are closely related in their properties to the Hardy classes for the disc, however, their applications in harmonic analysis are connected not with the theory of Fourier series, but with Fourier transforms.

The Hardy classes of analytic functions in the unit ball and the unit polydisc of the space are defined by the condition (*), where the circle is replaced by the sphere or the distinguished boundary of the polydisc. The specific nature of the higher-dimensional case becomes manifest, first of all, in the absence of a simple characterization of the zero sets and of a factorization of functions in the Hardy classes (see [6], [10]). Hardy classes can also be defined in various ways for other domains in (see [10]).

The higher-dimensional analogues of the Hardy classes (see [3]) are the so-called Hardy spaces, that is, spaces , , of Riesz systems: real-valued vector functions , , , satisfying the generalized Cauchy–Riemann conditions

for which

The definition of these spaces can also be given in terms of only the "real parts" of the systems by requiring that the function be harmonic and that its maximal function

There are other characterizations of real-variable spaces. spaces can also be defined on homogeneous groups, i.e. Lie groups with underlying manifold and dilations (see [11]).

For the transition from the function to its boundary values yields an identification of the spaces and ; therefore, of interest is only the case . It was just within the framework of the spaces that fundamental results of the theory of Hardy classes such as the realization of the dual space as the space of functions of bounded mean oscillation (see [8], [9]) and the atomic decomposition of the classes , (see [7]), were first established. The characterization of Hardy classes in terms of the maximal function requires in a number of cases a recourse to probability concepts connected with Brownian motion (see [8]).

Abstract Hardy classes arise in the theory of uniform algebras (cf. Uniform algebra) and are not directly connected with analytic functions. Let a closed algebra of continuous functions on a compact set and a certain homomorphism be fixed; there exists a positive measure on representing : , . By definition, the classes , , are the closures (the weak closure for ) of the algebra in the spaces ; the study of the classes makes it possible to obtain additional information on (see [12]).


[1] F. Riesz, "Ueber die Randwerte einer analytischen Funktion" Math. Z. , 18 (1923) pp. 87–95
[2] I.I. [I.I. Privalov] Priwalow, "Randeigenschaften analytischer Funktionen" , Deutsch. Verlag Wissenschaft. (1956) (Translated from Russian)
[3] E. Stein, G. Weiss, "On the theory of harmonic functions of several variables" Acta Math. , 103 (1960) pp. 25–62
[4] K. Hoffman, "Banach spaces of analytic functions" , Prentice-Hall (1962)
[5] P.L. Duren, "Theory of spaces" , Acad. Press (1970)
[6] W. Rudin, "Function theory in polydiscs" , Benjamin (1969)
[7] R.R. Coifman, G. Weiss, "Extensions of Hardy spaces and their use in analysis" Bull. Amer. Math. Soc. , 83 : 4 (1977) pp. 569–645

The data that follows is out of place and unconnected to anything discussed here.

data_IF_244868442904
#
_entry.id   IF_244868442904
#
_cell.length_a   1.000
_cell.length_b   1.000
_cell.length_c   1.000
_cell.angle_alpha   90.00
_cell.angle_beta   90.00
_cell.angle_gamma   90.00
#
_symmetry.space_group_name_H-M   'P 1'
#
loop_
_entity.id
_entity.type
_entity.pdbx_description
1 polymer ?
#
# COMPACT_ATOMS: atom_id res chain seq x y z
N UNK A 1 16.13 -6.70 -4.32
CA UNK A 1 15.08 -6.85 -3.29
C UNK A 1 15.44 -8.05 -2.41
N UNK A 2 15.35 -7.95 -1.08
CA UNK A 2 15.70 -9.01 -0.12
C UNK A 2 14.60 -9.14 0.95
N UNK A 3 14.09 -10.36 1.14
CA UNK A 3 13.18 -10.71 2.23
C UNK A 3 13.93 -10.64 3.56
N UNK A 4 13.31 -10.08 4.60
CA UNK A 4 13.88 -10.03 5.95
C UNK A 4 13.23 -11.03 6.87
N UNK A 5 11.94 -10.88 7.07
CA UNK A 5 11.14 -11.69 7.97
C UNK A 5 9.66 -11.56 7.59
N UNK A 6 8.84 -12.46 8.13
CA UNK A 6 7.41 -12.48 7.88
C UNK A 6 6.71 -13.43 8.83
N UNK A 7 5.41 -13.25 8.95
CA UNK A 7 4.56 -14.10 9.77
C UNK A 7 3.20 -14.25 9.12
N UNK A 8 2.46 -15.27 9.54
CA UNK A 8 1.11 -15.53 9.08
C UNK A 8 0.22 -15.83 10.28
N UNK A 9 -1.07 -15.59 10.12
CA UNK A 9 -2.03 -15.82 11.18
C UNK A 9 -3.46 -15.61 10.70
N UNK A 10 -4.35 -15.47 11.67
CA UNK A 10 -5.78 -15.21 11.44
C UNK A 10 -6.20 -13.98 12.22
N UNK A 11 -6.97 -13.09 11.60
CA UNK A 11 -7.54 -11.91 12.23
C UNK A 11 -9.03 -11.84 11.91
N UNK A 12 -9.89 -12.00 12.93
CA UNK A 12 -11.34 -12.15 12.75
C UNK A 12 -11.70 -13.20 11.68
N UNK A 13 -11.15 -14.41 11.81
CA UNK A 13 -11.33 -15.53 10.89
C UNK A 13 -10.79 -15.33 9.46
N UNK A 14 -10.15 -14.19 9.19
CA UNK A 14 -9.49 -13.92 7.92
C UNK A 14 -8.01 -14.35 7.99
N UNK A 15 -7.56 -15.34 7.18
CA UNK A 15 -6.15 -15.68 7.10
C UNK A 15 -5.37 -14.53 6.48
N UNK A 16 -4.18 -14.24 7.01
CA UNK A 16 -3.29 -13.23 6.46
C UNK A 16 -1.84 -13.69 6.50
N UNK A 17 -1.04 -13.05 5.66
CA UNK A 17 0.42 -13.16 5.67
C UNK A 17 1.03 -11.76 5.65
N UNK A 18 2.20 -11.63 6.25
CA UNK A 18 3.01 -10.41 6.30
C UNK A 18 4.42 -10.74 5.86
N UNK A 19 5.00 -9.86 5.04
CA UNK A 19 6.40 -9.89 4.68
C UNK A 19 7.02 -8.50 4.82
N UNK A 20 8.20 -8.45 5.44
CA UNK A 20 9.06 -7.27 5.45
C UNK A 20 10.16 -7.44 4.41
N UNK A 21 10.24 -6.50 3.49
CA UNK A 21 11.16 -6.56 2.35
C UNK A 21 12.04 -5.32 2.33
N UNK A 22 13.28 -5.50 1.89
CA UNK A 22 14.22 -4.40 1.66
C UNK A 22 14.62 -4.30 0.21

[8] K.E. Petersen, "Brownian motion, Hardy spaces, and bounded mean oscillation" , Cambridge Univ. Press (1977)
[9] P. Koosis, "Introduction to -spaces. With an appendix on Wolff's proof of the corona theorem" , Cambridge Univ. Press (1980)
[10] W. Rudin, "Function theory in the unit ball in " , Springer (1980)
[11] G.B. Folland, E.M. Stein, "Hardy spaces on homogeneous groups" , Princeton Univ. Press (1982)
[12] T.W. Gamelin, "Uniform algebras" , Prentice-Hall (1969)


The result concerning the shift operator is commonly known as Beurling's theorem. The indicated solution of the corona problem in this article is due to L. Carleson. There is another, more recent, proof by T. Wolff based on the existence of good solutions of the inhomogeneous Cauchy–Riemann equations. The result about the dual of being BMO, the functions of bounded mean oscillation, is due to C. Fefferman. It is usually stated for , because otherwise one has to introduce an unusual complex multiplication on real BMO, see [a1].

A measurable on is called a BMO-function, or function of class BMO, if is locally integrable (i.e. is integrable over any compact subset) and if, putting

(the average of over the bounded interval ), one has

where the supremum is over all bounded intervals .

There are BMO-spaces on other domains, e.g. the unit circle ( an arc, integration with respect to Lebesgue (or Haar) measure).

An important subclass is the class of VMO-functions, the class of functions of vanishing mean oscillation. Let , be as above. Write, for ,

Then if and as . (See [a1].)

For spaces of several variables see also [a2].

In addition to the numerous application areas already mentioned, the Hardy classes, especially , are important in control theory, cf. control theory.


[a1] J.-B. Garnett, "Bounded analytic functions" , Acad. Press (1981)
[a2] C. Fefferman, E.M. Stein, " spaces of several variables" Acta Math. , 129 (1972) pp. 137–193
How to Cite This Entry:
Hardy classes. Encyclopedia of Mathematics. URL:
This article was adapted from an original article by S.V. Shvedenko (originator), which appeared in Encyclopedia of Mathematics - ISBN 1402006098. See original article